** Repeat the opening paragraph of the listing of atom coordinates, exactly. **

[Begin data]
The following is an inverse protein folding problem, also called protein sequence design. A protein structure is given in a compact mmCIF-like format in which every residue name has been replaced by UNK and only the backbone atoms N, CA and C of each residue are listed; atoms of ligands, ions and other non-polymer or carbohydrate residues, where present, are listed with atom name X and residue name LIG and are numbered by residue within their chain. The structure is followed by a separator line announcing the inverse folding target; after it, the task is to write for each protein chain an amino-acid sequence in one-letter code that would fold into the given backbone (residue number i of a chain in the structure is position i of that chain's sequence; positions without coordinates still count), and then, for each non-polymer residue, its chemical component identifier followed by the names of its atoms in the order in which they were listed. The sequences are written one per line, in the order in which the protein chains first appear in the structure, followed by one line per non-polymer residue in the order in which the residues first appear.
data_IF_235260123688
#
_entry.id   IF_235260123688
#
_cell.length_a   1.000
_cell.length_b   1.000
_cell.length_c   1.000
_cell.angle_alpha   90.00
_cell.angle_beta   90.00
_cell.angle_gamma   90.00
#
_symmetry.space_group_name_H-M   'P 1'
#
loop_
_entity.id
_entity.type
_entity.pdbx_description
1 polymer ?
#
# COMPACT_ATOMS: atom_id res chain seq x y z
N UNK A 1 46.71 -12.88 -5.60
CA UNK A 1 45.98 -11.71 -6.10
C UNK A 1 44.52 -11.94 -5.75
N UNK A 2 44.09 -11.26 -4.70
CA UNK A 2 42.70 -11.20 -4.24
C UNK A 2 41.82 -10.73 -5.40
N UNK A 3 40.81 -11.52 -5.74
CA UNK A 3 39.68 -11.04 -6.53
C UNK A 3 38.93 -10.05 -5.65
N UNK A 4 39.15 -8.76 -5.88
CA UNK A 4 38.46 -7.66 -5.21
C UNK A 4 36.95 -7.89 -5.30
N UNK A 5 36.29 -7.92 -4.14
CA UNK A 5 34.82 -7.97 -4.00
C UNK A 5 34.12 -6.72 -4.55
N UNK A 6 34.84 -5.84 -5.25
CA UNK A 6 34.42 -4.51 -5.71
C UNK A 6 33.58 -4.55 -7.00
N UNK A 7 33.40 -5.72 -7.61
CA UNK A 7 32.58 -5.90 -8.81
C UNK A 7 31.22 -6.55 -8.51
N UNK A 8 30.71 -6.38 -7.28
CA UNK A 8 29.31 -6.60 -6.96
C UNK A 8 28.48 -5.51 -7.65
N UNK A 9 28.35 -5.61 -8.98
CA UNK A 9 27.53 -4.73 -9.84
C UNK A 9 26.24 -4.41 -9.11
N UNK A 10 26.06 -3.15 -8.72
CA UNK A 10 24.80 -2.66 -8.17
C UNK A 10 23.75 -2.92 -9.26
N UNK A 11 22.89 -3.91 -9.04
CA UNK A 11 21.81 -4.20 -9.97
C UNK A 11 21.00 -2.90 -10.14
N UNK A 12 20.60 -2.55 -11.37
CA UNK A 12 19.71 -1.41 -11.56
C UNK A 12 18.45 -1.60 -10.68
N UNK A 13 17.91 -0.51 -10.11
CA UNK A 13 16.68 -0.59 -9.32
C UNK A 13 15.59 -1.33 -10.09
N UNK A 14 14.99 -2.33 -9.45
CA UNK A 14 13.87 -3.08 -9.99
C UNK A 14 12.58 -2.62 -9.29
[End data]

The following is an inverse protein folding problem, also called protein sequence design. A protein structure is given in a compact mmCIF-like format in which every residue name has been replaced by UNK and only the backbone atoms N, CA and C of each residue are listed; atoms of ligands, ions and other non-polymer or carbohydrate residues, where present, are listed with atom name X and residue name LIG and are numbered by residue within their chain. The structure is followed by a separator line announcing the inverse folding target; after it, the task is to write for each protein chain an amino-acid sequence in one-letter code that would fold into the given backbone (residue number i of a chain in the structure is position i of that chain's sequence; positions without coordinates still count), and then, for each non-polymer residue, its chemical component identifier followed by the names of its atoms in the order in which they were listed. The sequences are written one per line, in the order in which the protein chains first appear in the structure, followed by one line per non-polymer residue in the order in which the residues first appear.